Well, maybe, but not everybody, and not all the time: for instance, most of the Victorian critics of the novel I have been editing for my Broadview anthology would not have recognized this highly aestheticized motive for novel reading. Is it fair, or even sensible, to say that they were simply wrong? Or to ignore how the formal developments of the Victorian novel furthered ends not adequately respected by Wood’s post-Jamesian formulations? His is in many respects a teleological account of the history of the novel. “Progress!” he exclaims after a quotation from Proust: “In Fielding and Defoe, even in the much richer Cervantes, revelation of this altering kind occurs at the level of plot” (125). But were Fielding and Defoe trying to do what Proust did and failing? How much better we might understand them if we allow them what James calls their “donnée.” “It is subtlety that matters,” he declares in his chapter on character; “subtlety of analysis, of inquiry, of concern, of felt pressure”: “I learn more about the consciousness of the soldier in Chekhov’s The Kiss than I do about the consciousness of Becky Sharpe [sic] in Vanity Fair.” But Becky Sharp’s consciousness is surely not the point of Vanity Fair; indeed, I argue in my own lectures that too close a focus on Becky risks diverting us from Thackeray’s grand gesture of holding the mirror up to ourselves, so that the novel becomes an opportunity for us to reflect on our own morality and mortality. “Was she guilty or not?” the narrator asks--and, remarkably, will not tell us, because ultimately she is not the point but the occasion, the device. Thackeray is not a failed Chekhov any more than Dickens is a failed Flaubert. To Wood, “the history of the novel can be told as the development of free indirect style” (58), but such a narrow focus inevitably leads to a history is partial and often distorting. (About the operations of free indirect discourse and the importance of knowing who ‘owns’ which words, on the other hand, Wood is typically astute. Here’s one place where examples from Middlemarch would have served him well, though perhaps at the risk of undermining his generalizations. Consider this passage from Chapter 1, for instance:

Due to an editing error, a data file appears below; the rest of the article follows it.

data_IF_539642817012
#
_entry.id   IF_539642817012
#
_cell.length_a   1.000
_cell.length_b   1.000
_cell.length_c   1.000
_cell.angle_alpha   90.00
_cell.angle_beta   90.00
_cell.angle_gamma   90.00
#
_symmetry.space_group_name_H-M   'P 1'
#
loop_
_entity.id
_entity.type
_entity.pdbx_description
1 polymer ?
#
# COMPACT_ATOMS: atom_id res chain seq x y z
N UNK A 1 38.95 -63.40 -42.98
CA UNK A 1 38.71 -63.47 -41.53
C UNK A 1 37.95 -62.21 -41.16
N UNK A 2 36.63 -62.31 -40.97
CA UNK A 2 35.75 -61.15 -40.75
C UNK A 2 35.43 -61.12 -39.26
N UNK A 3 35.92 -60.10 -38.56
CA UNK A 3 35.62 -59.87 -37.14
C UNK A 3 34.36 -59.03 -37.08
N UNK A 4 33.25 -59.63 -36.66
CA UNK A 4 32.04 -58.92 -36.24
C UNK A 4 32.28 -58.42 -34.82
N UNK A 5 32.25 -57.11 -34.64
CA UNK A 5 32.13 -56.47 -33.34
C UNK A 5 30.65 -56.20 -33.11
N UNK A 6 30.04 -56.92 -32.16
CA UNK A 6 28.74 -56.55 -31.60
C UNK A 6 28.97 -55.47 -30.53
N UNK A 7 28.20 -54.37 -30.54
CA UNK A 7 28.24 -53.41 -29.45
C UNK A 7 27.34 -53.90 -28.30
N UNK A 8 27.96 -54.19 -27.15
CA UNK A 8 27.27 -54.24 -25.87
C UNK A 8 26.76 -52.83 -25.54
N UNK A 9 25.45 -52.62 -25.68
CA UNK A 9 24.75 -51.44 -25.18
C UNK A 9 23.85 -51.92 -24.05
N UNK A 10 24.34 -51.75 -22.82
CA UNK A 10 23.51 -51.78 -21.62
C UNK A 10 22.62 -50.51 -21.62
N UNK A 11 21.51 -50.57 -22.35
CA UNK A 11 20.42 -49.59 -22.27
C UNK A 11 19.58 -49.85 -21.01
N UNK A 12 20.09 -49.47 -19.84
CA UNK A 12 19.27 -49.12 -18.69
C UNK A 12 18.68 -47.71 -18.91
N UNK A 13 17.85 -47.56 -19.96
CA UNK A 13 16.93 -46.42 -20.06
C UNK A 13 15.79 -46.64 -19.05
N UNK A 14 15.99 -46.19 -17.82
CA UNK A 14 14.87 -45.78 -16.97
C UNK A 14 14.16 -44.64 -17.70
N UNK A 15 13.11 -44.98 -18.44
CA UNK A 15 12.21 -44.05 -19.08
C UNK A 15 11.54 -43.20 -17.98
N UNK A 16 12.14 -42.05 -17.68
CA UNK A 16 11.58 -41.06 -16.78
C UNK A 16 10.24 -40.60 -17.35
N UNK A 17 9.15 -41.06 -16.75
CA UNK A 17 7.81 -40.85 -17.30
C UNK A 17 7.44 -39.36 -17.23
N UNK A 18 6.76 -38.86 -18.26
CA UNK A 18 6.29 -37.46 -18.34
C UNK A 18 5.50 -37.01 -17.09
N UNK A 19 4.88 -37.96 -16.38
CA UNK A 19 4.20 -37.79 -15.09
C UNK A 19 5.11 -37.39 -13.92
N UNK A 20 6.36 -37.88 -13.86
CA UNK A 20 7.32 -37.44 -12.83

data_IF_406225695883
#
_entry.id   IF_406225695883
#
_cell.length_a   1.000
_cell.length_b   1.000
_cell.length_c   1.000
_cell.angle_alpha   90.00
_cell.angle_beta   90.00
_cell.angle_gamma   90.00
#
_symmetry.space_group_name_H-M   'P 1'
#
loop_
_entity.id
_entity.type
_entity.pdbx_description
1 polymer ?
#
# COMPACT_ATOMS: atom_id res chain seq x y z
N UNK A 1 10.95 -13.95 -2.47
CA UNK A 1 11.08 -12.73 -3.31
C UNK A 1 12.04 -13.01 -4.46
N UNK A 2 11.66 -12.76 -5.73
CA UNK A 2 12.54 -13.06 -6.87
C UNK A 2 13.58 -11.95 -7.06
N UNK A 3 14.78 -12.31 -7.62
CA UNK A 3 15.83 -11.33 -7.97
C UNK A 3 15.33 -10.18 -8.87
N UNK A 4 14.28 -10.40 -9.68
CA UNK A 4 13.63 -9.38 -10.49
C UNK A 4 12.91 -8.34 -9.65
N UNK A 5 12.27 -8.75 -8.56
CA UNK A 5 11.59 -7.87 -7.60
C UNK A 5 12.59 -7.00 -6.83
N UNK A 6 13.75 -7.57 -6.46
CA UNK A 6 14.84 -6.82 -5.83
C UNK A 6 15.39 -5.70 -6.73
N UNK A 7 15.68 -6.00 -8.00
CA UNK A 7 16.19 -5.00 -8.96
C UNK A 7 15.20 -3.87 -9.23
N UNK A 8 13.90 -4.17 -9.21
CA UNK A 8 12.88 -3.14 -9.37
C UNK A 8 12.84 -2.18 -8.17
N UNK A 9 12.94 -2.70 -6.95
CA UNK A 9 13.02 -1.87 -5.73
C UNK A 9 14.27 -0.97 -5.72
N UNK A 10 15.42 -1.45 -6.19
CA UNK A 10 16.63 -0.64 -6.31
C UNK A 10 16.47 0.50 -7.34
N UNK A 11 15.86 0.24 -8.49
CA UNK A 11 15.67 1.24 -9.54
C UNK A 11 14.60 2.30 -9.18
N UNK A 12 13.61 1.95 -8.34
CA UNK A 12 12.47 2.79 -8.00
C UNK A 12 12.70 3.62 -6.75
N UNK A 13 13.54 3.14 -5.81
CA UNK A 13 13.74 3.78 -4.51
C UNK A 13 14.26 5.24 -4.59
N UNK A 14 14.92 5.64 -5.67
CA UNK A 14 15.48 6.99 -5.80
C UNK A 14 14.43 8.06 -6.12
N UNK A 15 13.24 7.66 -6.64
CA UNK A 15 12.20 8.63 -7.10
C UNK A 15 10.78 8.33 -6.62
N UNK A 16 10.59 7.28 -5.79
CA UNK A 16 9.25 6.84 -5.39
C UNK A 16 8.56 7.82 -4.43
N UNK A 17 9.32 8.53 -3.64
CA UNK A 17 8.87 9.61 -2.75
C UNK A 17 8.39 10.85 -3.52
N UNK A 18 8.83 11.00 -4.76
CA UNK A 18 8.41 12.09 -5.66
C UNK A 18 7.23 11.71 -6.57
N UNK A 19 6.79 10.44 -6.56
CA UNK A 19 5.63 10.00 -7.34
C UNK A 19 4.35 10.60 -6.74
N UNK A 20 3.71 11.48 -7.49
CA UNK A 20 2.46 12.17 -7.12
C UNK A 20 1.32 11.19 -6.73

And how should Dorothea not marry?—a girl so handsome and with such prospects? Nothing could hinder it but her love of extremes, and her insistence on regulating life according to notions which might cause a wary man to hesitate before he made her an offer, or even might lead her at last to refuse all offers. A young lady of some birth and fortune, who knelt suddenly down on a brick floor by the side of a sick laborer and prayed fervidly as if she thought herself living in the time of the Apostles—who had strange whims of fasting like a Papist, and of sitting up at night to read old theological books! Such a wife might awaken you some fine morning with a new scheme for the application of her income which would interfere with political economy and the keeping of saddle-horses: a man would naturally think twice before he risked himself in such fellowship. Women were expected to have weak opinions; but the great safeguard of society and of domestic life was, that opinions were not acted on. Sane people did what their neighbors did, so that if any lunatics were at large, one might know and avoid them.

Think how much is lost on a reader who improperly identifies the source of that word “naturally"--or of the last two sentences altogether!)